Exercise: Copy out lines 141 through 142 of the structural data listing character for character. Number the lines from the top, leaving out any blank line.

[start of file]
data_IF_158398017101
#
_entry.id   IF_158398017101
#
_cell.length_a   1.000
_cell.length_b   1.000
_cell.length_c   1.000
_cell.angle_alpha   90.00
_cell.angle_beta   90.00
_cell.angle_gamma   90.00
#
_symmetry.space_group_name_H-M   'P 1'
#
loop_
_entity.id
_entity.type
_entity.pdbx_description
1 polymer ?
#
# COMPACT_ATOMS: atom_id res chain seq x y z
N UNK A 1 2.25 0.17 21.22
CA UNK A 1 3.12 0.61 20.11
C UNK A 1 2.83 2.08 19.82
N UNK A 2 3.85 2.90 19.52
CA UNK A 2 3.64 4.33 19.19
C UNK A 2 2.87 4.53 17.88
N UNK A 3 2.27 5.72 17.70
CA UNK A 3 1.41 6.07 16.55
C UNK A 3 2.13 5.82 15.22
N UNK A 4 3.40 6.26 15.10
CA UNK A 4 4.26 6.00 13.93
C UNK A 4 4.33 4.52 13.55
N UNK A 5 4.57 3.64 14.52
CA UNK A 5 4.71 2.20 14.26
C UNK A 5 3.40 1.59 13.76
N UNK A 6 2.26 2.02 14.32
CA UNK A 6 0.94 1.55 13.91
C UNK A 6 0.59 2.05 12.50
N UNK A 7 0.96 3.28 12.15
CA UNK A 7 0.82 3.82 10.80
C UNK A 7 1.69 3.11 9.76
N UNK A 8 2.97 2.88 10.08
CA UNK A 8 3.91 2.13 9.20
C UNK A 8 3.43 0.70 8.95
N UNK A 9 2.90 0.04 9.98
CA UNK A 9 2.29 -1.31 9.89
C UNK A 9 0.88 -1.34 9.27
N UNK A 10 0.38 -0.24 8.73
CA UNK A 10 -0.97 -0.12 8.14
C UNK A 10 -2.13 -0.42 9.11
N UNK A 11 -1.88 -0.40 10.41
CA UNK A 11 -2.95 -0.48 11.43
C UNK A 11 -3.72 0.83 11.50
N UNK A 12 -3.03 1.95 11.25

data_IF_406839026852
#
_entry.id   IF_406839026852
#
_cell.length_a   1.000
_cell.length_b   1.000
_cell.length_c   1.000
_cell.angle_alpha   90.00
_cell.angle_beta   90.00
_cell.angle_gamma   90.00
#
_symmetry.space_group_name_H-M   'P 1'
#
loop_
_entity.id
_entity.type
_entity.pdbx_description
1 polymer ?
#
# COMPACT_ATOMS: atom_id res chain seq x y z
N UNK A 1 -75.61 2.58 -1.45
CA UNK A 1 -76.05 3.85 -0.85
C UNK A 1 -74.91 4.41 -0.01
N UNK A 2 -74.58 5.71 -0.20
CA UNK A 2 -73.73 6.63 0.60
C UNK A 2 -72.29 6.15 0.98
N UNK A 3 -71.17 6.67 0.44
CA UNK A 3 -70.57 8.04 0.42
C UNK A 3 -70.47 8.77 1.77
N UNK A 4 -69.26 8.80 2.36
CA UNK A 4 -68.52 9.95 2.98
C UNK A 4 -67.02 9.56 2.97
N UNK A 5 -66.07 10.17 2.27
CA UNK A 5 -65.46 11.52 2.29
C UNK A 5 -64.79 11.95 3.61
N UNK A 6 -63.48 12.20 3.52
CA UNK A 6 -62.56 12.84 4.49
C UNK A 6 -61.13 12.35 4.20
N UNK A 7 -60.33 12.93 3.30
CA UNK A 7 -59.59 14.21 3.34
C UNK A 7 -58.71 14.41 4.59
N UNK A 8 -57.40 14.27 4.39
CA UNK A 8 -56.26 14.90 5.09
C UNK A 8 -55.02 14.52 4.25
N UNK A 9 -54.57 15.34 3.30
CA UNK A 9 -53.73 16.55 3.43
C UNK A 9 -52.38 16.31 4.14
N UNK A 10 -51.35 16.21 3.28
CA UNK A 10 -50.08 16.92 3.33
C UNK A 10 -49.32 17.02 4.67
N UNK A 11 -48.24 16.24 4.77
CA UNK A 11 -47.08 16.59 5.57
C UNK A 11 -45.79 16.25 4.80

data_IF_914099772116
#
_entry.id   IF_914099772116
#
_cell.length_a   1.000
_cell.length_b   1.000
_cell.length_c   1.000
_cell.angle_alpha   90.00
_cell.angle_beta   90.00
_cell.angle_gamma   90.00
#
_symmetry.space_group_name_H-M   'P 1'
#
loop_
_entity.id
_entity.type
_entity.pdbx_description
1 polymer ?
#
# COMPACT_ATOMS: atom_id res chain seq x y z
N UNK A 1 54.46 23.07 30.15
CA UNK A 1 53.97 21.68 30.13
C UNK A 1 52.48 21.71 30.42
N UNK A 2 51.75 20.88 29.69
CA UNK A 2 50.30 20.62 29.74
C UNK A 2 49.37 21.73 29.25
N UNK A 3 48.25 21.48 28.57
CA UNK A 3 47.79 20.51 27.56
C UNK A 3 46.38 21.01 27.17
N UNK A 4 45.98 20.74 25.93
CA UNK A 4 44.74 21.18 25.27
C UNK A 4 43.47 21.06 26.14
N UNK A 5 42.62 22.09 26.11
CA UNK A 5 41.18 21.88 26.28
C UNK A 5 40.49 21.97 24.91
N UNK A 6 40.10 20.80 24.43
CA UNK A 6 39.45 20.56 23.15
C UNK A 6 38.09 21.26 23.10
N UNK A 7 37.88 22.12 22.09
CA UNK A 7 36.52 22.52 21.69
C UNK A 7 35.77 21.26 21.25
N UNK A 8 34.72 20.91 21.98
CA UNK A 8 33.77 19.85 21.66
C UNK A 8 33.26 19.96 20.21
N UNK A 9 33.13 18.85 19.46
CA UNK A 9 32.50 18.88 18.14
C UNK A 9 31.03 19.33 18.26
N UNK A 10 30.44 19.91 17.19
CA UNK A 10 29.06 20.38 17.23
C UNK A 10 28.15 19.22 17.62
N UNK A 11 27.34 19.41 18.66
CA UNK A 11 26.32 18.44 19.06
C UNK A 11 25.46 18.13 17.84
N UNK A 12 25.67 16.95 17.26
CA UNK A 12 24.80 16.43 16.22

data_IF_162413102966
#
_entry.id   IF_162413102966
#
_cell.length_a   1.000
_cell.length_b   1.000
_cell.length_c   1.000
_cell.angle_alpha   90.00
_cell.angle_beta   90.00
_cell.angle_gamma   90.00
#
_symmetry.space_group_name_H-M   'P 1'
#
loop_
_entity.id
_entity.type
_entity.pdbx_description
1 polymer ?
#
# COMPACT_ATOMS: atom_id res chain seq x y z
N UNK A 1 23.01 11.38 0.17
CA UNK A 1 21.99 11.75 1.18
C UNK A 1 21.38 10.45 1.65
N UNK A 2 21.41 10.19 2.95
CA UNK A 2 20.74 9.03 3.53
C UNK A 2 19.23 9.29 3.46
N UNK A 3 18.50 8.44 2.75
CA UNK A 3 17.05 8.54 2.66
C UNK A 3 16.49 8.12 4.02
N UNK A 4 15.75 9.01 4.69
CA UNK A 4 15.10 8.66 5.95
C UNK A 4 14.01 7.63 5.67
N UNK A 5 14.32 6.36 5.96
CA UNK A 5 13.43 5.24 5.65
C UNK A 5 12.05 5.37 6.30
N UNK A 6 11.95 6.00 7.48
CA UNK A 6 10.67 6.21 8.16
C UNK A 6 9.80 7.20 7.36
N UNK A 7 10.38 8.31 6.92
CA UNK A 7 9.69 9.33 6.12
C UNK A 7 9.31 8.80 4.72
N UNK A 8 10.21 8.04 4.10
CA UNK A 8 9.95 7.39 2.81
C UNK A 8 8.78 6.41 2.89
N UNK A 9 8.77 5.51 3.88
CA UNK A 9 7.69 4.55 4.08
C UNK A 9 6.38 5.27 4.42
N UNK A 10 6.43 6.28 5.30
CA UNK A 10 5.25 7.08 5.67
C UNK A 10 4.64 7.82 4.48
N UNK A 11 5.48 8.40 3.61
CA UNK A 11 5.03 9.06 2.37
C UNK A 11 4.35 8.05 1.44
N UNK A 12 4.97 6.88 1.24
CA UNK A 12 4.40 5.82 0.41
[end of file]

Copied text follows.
CA UNK A 5 41.18 21.88 26.28
C UNK A 5 40.49 21.97 24.91